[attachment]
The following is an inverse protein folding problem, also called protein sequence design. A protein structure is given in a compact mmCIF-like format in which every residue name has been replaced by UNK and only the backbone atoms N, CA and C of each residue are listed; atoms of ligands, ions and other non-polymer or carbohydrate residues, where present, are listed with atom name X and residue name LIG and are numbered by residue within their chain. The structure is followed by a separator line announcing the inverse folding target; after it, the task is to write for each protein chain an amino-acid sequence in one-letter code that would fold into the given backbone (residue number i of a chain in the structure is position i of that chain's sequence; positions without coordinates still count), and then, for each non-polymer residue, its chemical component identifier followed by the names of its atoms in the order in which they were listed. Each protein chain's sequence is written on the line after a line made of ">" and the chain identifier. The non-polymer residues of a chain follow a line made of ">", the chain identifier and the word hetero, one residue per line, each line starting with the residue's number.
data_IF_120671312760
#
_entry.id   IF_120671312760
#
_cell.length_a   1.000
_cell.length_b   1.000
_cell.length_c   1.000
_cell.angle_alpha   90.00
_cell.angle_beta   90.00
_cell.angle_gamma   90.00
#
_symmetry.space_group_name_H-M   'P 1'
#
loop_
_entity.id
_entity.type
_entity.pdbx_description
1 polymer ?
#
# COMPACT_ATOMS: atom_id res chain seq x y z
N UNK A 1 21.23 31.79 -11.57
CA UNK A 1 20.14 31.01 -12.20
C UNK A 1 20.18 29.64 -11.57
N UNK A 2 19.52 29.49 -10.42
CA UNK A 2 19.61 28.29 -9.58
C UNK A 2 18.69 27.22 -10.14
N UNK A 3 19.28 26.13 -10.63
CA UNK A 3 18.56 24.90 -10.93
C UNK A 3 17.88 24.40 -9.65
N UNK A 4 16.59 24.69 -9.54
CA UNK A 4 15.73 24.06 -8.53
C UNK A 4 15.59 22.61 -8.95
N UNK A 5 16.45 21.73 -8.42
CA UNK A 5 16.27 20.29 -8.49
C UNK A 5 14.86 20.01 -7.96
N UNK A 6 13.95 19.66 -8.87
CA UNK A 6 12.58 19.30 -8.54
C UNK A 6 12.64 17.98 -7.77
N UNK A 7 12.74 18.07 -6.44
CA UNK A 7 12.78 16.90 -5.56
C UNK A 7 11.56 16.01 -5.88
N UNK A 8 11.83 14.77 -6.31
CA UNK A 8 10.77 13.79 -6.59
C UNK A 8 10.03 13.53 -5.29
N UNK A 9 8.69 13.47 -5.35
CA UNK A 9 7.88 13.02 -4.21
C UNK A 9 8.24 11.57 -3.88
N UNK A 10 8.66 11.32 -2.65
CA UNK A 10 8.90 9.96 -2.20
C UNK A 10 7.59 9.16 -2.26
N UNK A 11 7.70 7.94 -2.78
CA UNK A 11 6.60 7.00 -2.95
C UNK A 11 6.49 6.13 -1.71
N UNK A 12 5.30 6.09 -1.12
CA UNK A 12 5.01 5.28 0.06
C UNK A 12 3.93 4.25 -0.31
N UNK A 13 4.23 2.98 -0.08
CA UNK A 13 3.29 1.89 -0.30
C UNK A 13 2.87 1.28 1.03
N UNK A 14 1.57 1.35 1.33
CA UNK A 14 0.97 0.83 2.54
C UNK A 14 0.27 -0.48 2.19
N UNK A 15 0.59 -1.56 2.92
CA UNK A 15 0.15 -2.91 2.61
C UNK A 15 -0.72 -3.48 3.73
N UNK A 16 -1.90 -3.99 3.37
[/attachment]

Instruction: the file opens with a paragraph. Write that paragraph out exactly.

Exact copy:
The following is an inverse protein folding problem, also called protein sequence design. A protein structure is given in a compact mmCIF-like format in which every residue name has been replaced by UNK and only the backbone atoms N, CA and C of each residue are listed; atoms of ligands, ions and other non-polymer or carbohydrate residues, where present, are listed with atom name X and residue name LIG and are numbered by residue within their chain. The structure is followed by a separator line announcing the inverse folding target; after it, the task is to write for each protein chain an amino-acid sequence in one-letter code that would fold into the given backbone (residue number i of a chain in the structure is position i of that chain's sequence; positions without coordinates still count), and then, for each non-polymer residue, its chemical component identifier followed by the names of its atoms in the order in which they were listed. Each protein chain's sequence is written on the line after a line made of ">" and the chain identifier. The non-polymer residues of a chain follow a line made of ">", the chain identifier and the word hetero, one residue per line, each line starting with the residue's number.